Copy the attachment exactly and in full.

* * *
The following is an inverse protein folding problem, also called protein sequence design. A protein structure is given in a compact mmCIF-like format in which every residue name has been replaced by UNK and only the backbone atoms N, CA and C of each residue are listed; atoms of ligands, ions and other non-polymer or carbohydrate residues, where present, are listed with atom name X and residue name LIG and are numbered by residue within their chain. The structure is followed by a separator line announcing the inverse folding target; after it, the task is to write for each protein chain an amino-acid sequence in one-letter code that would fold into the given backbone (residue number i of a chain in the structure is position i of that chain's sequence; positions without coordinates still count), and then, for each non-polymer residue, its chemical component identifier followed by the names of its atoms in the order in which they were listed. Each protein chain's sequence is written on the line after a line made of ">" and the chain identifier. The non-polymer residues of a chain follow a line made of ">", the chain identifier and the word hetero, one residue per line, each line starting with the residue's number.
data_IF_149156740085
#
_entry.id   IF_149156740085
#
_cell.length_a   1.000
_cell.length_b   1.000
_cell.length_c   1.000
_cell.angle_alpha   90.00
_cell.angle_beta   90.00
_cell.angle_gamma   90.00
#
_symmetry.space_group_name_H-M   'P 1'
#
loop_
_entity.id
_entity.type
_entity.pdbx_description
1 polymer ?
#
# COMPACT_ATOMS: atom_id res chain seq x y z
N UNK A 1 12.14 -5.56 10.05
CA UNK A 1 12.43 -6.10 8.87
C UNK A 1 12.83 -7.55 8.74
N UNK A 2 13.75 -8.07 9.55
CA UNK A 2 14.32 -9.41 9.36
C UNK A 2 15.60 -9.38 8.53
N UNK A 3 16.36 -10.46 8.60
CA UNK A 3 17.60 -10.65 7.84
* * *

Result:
The following is an inverse protein folding problem, also called protein sequence design. A protein structure is given in a compact mmCIF-like format in which every residue name has been replaced by UNK and only the backbone atoms N, CA and C of each residue are listed; atoms of ligands, ions and other non-polymer or carbohydrate residues, where present, are listed with atom name X and residue name LIG and are numbered by residue within their chain. The structure is followed by a separator line announcing the inverse folding target; after it, the task is to write for each protein chain an amino-acid sequence in one-letter code that would fold into the given backbone (residue number i of a chain in the structure is position i of that chain's sequence; positions without coordinates still count), and then, for each non-polymer residue, its chemical component identifier followed by the names of its atoms in the order in which they were listed. Each protein chain's sequence is written on the line after a line made of ">" and the chain identifier. The non-polymer residues of a chain follow a line made of ">", the chain identifier and the word hetero, one residue per line, each line starting with the residue's number.
data_IF_149156740085
#
_entry.id   IF_149156740085
#
_cell.length_a   1.000
_cell.length_b   1.000
_cell.length_c   1.000
_cell.angle_alpha   90.00
_cell.angle_beta   90.00
_cell.angle_gamma   90.00
#
_symmetry.space_group_name_H-M   'P 1'
#
loop_
_entity.id
_entity.type
_entity.pdbx_description
1 polymer ?
#
# COMPACT_ATOMS: atom_id res chain seq x y z
N UNK A 1 12.14 -5.56 10.05
CA UNK A 1 12.43 -6.10 8.87
C UNK A 1 12.83 -7.55 8.74
N UNK A 2 13.75 -8.07 9.55
CA UNK A 2 14.32 -9.41 9.36
C UNK A 2 15.60 -9.38 8.53
N UNK A 3 16.36 -10.46 8.60
CA UNK A 3 17.60 -10.65 7.84